Beating the BlockBeating the Block4 years ago in Writing More Like This
brought to you by Super Editor
Please read this list slowly and carefully, considering not only the individual prompt but ways to bend it. You'll get much more out of it. (Thinking about specific characters and/or listening to your book's theme music while you read may help.)
This list is designed mainly to give ideas for characterization-related scenes. If your issue is more along the lines of "I don't know where I'm going," then this may not be as helpful. While you can read this anyway, meditation and logic are usually the things that work best.
If this gives you an idea, write it down! It's a long list, so you don't want to risk forgetting anything.
Not all of these thoughts and ideas will apply to your story, but perhaps one can give you an idea! I encourage you to modify the ideas below to better fit your characters' unique situation. This is just meant to get the ideas flowing. Let's get started!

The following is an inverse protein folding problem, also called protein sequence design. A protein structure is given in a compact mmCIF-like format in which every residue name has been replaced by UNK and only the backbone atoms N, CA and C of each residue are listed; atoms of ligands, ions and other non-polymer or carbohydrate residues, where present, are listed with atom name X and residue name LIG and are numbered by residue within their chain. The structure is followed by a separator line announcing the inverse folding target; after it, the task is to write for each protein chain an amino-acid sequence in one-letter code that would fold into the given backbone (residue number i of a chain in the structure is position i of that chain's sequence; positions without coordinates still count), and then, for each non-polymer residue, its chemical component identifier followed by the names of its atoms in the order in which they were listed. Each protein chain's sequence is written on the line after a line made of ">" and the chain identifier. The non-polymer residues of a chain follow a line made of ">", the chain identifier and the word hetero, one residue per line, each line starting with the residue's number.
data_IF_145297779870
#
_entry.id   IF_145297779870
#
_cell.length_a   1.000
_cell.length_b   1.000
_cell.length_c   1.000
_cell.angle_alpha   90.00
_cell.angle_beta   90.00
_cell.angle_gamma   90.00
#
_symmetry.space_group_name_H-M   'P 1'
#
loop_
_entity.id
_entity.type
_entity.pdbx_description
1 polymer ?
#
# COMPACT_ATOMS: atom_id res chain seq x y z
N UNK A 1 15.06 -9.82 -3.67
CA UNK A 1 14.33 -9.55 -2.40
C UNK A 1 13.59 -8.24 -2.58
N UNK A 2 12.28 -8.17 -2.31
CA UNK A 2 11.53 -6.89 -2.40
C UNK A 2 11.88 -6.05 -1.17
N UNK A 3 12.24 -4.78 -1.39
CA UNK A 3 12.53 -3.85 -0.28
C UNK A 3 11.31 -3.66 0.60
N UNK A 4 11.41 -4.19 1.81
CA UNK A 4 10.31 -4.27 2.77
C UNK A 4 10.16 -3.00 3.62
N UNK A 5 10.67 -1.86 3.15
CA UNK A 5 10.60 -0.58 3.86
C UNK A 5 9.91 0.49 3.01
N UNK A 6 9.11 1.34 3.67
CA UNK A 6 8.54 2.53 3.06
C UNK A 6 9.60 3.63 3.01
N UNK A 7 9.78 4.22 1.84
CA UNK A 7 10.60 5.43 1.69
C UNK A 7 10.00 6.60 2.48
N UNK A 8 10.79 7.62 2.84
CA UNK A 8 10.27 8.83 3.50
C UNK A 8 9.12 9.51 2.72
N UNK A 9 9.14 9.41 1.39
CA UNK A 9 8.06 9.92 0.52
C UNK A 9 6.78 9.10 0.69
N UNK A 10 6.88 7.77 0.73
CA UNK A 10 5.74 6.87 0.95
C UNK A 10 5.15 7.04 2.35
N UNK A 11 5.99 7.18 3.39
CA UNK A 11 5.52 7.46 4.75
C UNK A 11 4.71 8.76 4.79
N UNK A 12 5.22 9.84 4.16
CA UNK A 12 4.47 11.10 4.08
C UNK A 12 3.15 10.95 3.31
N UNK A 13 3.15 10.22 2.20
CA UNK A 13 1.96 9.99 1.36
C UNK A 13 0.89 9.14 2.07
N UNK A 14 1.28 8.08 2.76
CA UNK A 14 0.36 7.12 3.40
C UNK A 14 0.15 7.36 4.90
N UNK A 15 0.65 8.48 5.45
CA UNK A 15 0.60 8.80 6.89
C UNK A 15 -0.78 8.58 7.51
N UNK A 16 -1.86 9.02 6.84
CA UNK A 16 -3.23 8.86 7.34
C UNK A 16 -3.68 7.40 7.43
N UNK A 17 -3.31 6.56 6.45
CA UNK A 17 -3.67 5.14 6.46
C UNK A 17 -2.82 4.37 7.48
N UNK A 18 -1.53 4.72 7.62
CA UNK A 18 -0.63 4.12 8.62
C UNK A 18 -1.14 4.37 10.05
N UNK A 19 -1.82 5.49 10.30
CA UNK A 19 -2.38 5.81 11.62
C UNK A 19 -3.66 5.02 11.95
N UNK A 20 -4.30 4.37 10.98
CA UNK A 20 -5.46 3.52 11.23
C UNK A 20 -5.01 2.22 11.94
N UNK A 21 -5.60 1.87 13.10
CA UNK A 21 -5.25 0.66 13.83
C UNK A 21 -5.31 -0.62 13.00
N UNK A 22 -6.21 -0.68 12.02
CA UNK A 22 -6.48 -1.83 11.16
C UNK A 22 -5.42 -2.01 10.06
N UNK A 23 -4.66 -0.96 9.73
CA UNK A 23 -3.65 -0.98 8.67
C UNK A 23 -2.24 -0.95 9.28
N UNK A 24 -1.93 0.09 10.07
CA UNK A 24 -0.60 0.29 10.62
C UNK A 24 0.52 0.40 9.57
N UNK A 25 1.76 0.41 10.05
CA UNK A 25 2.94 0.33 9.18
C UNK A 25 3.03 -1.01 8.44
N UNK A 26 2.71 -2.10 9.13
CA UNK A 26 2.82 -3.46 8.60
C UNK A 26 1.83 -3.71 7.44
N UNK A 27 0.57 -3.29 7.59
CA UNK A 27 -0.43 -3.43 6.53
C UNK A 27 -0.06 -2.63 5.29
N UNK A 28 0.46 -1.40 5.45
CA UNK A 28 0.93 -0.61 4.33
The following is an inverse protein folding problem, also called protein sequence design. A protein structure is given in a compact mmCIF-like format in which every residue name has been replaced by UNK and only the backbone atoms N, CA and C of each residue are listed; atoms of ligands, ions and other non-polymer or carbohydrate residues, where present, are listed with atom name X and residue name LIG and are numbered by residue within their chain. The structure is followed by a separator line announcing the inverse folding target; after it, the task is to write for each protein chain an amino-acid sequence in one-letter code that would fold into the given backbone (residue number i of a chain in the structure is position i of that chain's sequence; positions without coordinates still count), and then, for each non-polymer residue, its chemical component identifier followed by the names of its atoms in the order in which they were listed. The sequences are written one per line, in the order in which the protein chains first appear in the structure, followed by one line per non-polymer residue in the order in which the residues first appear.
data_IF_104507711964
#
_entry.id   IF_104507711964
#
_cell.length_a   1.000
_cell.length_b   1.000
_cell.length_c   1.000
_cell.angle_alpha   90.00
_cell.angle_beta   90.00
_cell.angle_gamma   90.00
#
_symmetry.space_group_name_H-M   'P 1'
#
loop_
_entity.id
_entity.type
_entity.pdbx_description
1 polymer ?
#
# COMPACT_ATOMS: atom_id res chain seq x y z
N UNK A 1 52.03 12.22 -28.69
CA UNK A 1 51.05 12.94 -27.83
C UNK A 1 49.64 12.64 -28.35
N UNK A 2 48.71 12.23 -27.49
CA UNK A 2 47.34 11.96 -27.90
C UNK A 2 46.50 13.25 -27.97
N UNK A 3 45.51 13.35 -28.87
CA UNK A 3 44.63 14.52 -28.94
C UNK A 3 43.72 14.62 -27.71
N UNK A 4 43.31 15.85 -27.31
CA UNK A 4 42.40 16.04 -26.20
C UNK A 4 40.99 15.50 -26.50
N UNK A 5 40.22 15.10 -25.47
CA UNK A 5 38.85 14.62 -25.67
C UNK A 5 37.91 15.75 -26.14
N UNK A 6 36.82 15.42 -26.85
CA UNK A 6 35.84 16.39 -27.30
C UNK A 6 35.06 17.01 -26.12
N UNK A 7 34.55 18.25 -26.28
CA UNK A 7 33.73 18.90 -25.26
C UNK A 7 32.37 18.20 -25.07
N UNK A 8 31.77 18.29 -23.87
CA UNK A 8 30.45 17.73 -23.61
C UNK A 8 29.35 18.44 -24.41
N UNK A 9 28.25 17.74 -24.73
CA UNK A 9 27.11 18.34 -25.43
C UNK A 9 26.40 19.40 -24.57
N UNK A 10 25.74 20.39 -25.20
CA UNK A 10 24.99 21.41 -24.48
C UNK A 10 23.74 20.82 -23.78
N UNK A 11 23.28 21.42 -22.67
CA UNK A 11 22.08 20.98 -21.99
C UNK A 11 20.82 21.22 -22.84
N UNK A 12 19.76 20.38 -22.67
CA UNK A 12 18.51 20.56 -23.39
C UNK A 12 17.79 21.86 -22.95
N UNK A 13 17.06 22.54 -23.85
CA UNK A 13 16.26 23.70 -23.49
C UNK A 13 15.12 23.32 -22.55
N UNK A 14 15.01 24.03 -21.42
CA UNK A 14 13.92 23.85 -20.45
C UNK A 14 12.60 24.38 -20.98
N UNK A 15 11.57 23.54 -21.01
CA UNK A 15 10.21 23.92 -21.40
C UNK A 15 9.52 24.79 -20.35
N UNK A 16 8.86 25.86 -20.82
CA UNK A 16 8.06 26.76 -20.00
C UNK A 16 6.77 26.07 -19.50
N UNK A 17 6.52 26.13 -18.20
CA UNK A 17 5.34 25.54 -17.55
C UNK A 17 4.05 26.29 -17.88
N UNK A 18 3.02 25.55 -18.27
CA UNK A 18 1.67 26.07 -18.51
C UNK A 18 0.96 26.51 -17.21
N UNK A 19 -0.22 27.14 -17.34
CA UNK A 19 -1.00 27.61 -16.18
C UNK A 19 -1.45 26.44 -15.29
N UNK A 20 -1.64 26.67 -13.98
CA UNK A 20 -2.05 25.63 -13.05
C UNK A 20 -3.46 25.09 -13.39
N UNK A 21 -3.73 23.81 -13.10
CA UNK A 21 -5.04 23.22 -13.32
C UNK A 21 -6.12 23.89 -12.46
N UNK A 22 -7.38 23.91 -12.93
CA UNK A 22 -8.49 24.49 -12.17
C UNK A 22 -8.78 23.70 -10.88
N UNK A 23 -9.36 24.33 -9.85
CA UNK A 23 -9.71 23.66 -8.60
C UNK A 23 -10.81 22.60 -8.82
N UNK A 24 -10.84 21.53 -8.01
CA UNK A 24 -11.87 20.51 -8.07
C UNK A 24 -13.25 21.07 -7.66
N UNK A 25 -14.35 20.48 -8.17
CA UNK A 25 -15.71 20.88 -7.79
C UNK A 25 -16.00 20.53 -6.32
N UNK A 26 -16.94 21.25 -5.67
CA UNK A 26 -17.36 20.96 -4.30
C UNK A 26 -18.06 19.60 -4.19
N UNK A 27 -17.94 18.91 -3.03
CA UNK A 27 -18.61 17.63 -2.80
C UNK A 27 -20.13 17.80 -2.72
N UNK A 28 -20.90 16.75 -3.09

Two characters are stuck under a br
Writing better villainsPart one: Creating a villain in generalWriting better villains2 years ago in Writing More Like This
Don’t create a paper cut out of evil. Unless you’re writing a story for little kids, give your villain depth (think of the good witch and the wicked witch, a protagonist would be closer to the good witch, while the antagonist should be closer to the wicked witch, but they should never be just the good witch or just the bad witch), just like you would any character. There is no such thing as pure evil.
Give your villain a good motive. If somebody hurt them, then they may want to hurt that person, their relatives, or the entire world. They may also be doing it out of greed. Whatever it is, it’s up to you.
Forget the whole “Good deep down” thing. People aren’t like cupcakes of evil with a center of frosting of good. Good and bad a jumbled together. A man who kills enemy soldiers by the thousands, may run an animal shelter out of pure love for animals. Or a hateful dictator who rules wi